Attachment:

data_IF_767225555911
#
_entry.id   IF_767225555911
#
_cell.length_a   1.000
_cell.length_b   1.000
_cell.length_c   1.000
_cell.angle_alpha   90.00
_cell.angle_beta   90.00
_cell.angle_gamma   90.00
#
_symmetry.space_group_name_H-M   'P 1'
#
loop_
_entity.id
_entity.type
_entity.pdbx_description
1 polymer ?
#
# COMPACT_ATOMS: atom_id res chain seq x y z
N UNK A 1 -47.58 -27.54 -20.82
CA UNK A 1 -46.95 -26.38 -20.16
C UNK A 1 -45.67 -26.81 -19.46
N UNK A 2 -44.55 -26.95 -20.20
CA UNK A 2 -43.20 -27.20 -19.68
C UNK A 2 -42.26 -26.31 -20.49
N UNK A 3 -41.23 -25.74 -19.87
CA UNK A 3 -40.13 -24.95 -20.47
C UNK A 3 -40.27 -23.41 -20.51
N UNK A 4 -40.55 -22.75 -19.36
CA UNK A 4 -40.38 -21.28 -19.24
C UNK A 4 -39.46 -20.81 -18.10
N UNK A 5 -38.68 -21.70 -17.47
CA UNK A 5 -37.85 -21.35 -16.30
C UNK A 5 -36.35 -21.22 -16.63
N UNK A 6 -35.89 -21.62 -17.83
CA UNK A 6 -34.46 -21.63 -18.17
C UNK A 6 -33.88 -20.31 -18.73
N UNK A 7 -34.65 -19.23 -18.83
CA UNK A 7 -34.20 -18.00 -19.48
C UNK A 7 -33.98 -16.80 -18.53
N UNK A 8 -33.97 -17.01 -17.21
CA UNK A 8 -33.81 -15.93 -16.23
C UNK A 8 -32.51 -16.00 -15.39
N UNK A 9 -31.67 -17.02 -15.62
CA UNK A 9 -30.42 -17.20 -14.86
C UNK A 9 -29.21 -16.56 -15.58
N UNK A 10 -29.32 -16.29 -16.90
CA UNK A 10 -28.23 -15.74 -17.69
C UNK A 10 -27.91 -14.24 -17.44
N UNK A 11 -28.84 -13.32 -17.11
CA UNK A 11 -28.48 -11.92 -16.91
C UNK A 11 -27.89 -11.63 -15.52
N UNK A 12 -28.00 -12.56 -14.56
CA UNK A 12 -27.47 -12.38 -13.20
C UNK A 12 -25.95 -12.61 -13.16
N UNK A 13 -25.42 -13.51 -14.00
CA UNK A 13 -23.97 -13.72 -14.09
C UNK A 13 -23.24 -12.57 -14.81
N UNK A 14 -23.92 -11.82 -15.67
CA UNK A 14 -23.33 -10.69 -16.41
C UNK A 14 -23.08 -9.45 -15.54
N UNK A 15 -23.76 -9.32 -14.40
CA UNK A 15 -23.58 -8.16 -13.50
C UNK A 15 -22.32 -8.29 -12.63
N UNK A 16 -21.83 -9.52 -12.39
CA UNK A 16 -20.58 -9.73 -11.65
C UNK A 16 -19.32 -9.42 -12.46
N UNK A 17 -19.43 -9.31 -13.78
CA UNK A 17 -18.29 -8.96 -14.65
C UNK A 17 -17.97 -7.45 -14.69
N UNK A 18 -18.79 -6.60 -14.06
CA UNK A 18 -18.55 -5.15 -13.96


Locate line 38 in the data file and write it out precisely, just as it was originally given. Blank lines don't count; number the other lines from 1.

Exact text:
C UNK A 6 -33.88 -20.31 -18.73